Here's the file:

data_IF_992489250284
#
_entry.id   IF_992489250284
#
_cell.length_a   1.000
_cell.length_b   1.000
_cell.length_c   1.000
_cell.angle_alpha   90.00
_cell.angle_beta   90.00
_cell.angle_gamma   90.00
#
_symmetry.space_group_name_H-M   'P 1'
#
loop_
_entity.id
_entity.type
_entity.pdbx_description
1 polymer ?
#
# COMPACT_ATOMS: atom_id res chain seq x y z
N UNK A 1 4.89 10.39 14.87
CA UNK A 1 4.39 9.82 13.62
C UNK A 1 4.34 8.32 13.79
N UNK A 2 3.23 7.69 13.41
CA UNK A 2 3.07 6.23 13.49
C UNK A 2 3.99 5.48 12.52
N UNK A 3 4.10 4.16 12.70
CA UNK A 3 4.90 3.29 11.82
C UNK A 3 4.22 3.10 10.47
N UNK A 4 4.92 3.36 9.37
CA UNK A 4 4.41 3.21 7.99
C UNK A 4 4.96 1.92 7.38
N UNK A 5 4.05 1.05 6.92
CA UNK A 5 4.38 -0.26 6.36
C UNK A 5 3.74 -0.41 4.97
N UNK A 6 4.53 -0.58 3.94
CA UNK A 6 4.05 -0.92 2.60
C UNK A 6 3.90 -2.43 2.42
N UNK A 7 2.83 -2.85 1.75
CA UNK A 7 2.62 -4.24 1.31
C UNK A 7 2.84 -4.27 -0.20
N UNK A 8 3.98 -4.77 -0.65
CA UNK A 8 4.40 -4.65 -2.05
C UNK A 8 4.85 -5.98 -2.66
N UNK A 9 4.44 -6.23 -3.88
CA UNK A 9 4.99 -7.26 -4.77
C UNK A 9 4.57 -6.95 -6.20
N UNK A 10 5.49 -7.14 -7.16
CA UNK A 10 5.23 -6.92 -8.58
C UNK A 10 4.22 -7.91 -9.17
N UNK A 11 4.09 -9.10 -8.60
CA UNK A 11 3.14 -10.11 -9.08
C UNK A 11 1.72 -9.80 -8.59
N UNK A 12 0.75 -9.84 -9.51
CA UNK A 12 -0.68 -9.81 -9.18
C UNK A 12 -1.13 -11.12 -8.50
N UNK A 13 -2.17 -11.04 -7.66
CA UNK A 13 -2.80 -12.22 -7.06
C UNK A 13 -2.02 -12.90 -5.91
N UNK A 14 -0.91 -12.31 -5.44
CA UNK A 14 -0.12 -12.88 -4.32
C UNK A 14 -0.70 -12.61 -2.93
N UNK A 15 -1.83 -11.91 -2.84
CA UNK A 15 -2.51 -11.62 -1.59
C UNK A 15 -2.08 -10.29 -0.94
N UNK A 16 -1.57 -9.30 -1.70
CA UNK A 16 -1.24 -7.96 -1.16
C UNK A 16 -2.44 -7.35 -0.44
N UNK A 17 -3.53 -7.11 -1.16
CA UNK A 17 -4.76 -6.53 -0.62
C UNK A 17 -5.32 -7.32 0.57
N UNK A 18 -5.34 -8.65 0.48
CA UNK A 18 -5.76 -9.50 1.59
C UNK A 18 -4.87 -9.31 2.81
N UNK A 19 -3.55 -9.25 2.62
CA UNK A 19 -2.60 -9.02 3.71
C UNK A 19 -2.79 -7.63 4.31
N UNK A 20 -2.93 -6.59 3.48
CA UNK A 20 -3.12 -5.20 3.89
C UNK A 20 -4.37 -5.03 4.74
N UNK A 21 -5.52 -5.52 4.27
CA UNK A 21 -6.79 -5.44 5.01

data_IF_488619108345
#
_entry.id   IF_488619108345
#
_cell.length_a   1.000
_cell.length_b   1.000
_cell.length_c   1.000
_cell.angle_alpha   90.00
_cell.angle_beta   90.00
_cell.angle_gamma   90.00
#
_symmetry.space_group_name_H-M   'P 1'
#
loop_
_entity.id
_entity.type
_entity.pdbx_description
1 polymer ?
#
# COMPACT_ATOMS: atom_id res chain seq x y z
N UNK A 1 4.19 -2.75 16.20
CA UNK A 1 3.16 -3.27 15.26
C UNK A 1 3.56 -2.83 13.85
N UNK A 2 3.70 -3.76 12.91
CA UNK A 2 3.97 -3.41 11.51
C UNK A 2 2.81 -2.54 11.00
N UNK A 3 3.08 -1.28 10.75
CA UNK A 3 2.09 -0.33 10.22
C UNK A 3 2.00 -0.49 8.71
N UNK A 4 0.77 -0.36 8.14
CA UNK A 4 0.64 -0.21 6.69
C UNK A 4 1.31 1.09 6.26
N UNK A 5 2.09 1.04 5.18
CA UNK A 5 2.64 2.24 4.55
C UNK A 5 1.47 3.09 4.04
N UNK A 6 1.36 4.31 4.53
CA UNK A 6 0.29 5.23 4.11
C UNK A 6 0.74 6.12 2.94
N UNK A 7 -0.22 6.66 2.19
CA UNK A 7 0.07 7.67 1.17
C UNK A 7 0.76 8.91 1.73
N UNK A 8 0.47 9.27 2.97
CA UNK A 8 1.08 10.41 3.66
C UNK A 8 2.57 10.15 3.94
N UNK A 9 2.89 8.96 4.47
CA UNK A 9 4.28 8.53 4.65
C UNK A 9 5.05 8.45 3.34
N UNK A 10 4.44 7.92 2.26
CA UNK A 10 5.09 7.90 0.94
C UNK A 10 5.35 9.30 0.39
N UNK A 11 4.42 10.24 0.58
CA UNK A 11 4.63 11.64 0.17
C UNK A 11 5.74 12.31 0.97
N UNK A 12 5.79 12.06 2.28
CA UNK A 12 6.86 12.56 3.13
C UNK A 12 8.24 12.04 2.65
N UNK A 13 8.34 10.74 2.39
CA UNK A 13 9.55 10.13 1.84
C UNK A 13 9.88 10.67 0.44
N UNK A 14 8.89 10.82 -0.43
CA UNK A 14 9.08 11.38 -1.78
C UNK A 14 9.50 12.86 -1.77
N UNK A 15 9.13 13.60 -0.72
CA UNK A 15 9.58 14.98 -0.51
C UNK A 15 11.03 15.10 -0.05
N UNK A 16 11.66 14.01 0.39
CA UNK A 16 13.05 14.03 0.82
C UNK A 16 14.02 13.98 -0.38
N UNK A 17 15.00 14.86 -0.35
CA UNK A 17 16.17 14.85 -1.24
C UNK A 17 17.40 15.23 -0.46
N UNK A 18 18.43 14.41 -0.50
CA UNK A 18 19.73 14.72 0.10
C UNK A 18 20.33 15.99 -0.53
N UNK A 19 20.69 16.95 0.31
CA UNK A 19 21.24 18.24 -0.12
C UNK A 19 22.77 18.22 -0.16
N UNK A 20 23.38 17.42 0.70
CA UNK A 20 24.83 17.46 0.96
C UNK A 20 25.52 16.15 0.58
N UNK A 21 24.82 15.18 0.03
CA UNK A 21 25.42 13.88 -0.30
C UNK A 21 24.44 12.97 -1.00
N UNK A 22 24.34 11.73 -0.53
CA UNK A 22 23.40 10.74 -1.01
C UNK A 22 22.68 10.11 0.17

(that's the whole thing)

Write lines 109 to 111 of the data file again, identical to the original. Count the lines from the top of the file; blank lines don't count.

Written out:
N UNK A 3 3.08 -1.28 10.75
CA UNK A 3 2.09 -0.33 10.22
C UNK A 3 2.00 -0.49 8.71